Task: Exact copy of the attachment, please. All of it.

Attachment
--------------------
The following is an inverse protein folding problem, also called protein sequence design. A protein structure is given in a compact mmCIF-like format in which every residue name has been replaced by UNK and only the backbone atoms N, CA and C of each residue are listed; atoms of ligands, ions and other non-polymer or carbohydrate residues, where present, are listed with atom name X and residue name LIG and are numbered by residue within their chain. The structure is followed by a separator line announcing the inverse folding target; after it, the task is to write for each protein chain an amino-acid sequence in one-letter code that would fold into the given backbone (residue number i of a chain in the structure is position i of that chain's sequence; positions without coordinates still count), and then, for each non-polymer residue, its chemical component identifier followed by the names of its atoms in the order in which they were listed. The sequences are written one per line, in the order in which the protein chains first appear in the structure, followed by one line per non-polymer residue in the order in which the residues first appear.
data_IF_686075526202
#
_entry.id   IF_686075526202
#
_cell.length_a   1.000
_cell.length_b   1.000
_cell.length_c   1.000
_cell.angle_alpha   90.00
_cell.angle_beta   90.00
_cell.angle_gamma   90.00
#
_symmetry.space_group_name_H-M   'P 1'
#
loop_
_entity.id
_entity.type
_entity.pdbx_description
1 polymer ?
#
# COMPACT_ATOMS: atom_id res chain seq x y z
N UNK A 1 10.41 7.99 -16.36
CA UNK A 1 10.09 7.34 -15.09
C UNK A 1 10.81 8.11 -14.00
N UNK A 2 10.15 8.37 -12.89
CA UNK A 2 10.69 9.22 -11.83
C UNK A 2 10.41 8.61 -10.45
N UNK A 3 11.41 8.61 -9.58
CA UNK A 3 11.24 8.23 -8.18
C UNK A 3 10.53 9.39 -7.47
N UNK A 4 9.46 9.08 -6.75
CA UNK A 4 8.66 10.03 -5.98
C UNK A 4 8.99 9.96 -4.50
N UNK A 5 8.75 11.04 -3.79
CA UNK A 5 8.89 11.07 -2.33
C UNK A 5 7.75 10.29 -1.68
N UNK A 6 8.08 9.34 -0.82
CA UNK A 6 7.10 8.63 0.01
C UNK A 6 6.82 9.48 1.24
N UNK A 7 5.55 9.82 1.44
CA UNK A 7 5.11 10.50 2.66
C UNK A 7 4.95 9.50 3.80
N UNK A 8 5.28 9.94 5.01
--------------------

The following is an inverse protein folding problem, also called protein sequence design. A protein structure is given in a compact mmCIF-like format in which every residue name has been replaced by UNK and only the backbone atoms N, CA and C of each residue are listed; atoms of ligands, ions and other non-polymer or carbohydrate residues, where present, are listed with atom name X and residue name LIG and are numbered by residue within their chain. The structure is followed by a separator line announcing the inverse folding target; after it, the task is to write for each protein chain an amino-acid sequence in one-letter code that would fold into the given backbone (residue number i of a chain in the structure is position i of that chain's sequence; positions without coordinates still count), and then, for each non-polymer residue, its chemical component identifier followed by the names of its atoms in the order in which they were listed. The sequences are written one per line, in the order in which the protein chains first appear in the structure, followed by one line per non-polymer residue in the order in which the residues first appear.
data_IF_686075526202
#
_entry.id   IF_686075526202
#
_cell.length_a   1.000
_cell.length_b   1.000
_cell.length_c   1.000
_cell.angle_alpha   90.00
_cell.angle_beta   90.00
_cell.angle_gamma   90.00
#
_symmetry.space_group_name_H-M   'P 1'
#
loop_
_entity.id
_entity.type
_entity.pdbx_description
1 polymer ?
#
# COMPACT_ATOMS: atom_id res chain seq x y z
N UNK A 1 10.41 7.99 -16.36
CA UNK A 1 10.09 7.34 -15.09
C UNK A 1 10.81 8.11 -14.00
N UNK A 2 10.15 8.37 -12.89
CA UNK A 2 10.69 9.22 -11.83
C UNK A 2 10.41 8.61 -10.45
N UNK A 3 11.41 8.61 -9.58
CA UNK A 3 11.24 8.23 -8.18
C UNK A 3 10.53 9.39 -7.47
N UNK A 4 9.46 9.08 -6.75
CA UNK A 4 8.66 10.03 -5.98
C UNK A 4 8.99 9.96 -4.50
N UNK A 5 8.75 11.04 -3.79
CA UNK A 5 8.89 11.07 -2.33
C UNK A 5 7.75 10.29 -1.68
N UNK A 6 8.08 9.34 -0.82
CA UNK A 6 7.10 8.63 0.01
C UNK A 6 6.82 9.48 1.24
N UNK A 7 5.55 9.82 1.44
CA UNK A 7 5.11 10.50 2.66
C UNK A 7 4.95 9.50 3.80
N UNK A 8 5.28 9.94 5.01